CommonWealth Partners is a fully integrated private real estate investment, development, management and operating company based in Los Angeles, California. Founded in 1995, the company combines the value-creating talents and hands-on operating expertise of an entrepreneurial development company with the discipline and research capabilities of an institutional investment firm. The company owns and manages premier institutional-quality office properties across the United States. One of CommonWealth Partners’ properties is 560 Mission, a 67,000-square-foot office tower located in the financial district of San Francisco, California. Designed by renowned architect, Cesar Pelli & Associates, the floor-to-ceiling glass and column-free space throughout this 31-story building allows for 360-degree access to light and air for tenants and visitors.

Lobby refresh with a brand new design

“We wanted something that you weren’t going to see in another building,” said Brad Collins, CommonWealth Partners’ property manager for 560 Mission. “I worked with Laura Burns-Lambert of Ambius previously at another building and really liked her designs, so I contacted her to get ideas for this project. She came back with some very creative design concepts, including the ‘Thousand Cranes’ theme we eventually chose.”

With very limited floor space in the lobby at 560 Mission, Burns-Lambert proposed a design that would utilize the 20-foot high ceilings to create an impressive overhead display. Inspired by a Japanese legend that promises that anyone who folds one thousand origami paper cranes would be granted a wish, Burns-Lambert’s plan was to suspend 560 origami cranes from the lobby ceiling. The symbolism of the cranes would be expressed to tenants and visitors as an invitation to join in a wish for peace, conservation and well-being around the world. “Her plan sounded really awesome and we were excited to see it,” said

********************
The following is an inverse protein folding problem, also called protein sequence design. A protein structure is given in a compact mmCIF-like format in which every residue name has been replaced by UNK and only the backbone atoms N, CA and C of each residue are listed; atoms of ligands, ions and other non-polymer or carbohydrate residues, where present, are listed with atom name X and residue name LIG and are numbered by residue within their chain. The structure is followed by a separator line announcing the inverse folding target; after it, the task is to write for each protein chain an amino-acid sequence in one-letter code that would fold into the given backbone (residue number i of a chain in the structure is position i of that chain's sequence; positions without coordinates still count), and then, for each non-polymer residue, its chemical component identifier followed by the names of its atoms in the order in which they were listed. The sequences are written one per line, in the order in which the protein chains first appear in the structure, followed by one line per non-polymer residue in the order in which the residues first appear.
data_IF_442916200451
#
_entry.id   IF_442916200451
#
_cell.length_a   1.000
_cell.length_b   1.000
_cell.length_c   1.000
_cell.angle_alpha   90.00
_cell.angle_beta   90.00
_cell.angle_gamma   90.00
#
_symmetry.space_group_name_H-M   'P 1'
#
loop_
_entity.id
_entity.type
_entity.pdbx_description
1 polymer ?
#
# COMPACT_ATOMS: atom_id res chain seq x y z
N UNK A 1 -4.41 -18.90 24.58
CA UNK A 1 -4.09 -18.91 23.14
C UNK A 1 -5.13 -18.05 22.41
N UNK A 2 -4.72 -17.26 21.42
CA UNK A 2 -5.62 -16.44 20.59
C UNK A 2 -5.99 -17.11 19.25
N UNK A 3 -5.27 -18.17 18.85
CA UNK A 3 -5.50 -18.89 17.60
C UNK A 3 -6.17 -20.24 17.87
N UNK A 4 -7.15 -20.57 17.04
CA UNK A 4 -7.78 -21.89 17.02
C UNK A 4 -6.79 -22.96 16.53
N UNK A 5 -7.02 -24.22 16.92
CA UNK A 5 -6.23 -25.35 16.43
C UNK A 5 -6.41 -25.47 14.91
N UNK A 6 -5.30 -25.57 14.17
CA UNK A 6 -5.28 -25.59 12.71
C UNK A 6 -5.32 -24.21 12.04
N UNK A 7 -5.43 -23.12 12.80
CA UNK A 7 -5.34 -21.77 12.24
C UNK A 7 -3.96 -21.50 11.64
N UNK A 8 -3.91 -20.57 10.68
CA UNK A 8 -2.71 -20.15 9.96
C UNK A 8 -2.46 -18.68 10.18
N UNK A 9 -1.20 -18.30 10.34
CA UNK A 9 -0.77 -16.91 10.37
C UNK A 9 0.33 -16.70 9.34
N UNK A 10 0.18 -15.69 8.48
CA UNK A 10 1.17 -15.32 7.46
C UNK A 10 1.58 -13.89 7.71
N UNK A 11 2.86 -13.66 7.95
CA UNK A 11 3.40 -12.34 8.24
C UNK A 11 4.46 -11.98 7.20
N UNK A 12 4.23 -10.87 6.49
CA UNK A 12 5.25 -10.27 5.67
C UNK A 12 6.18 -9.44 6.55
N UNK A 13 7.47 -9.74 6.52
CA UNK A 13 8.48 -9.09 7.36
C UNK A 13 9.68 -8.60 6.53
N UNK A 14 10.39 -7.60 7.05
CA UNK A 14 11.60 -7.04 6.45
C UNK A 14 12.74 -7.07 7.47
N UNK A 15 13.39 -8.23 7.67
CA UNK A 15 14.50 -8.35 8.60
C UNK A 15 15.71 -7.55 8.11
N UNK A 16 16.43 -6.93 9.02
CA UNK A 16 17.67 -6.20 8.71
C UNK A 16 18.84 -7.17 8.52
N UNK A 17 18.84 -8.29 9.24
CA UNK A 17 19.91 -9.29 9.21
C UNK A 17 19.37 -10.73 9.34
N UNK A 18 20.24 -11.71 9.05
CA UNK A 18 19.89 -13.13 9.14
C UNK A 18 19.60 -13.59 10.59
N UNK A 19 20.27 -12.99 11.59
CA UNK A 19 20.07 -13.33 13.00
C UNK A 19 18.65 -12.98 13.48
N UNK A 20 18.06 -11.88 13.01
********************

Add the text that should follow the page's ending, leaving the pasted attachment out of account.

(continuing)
Jeannie Tam, assistant property manager for 560 Mission.


Attention to every detail

The display was erected on the Saturday immediately following Thanksgiving. Two lifts were needed to suspend three 15-foot-long branches from the wood panel ceiling in the lobby. Birchwood was chosen for its airy appearance and because the lightweight of the wood minimized stress on the decorative ceiling.

The branches were fireproofed to meet fire codes. The origami cranes, sourced from numerous local businesses and online vendors, had small weights attached to their internal fold to prevent them from getting tangled when the lobby doors let in the wind from the street. The cranes were made from colorful traditional origami paper, recycled magazines and other materials, which added visual interest.

To bring the display to eye level, one 12-foot replica tree and two live potted Redwood trees were placed in the lobby and decorated with 500 origami cranes and stars as a garland. LED lights were also strung on the trees, complementing the conservation theme. Packages placed under the trees were decorated with colorful wrapping paper, as well as traditional Japanese paper.

Visual impact exceeds expectations

“When Monday morning came after the display was set up and I returned to the building, I was just in awe with how well it turned out,” said Collins. “It was not just that it was festive and colorful. When the lobby doors opened up and the breeze came in, the cranes would start swaying back and forth. The movement was a very nice effect, as opposed to the previous display that was virtually stagnant. We received a lot of positive comments from our tenants and visitors to our building.” Laura Burns-Lambert’s work on the “Thousand Cranes” display was also honored with a 2013 Plantscape Industry Alliance (PIA) Award of Merit.

CommonWealth Partners is in the process of working with Ambius and Burns-Lambert on a new display for this year’s holiday season. “Jeannie Tam and I are talking over some of the great ideas Laura presented last year that we didn’t select as well as some new ones,” said Collins. “We haven’t decided which one to use just yet. They are all so creative and interesting; it’s been hard to choose. However, whichever design we choose, I am excited to see it.”

Realize what Laura could do for you — view her portfolio, here.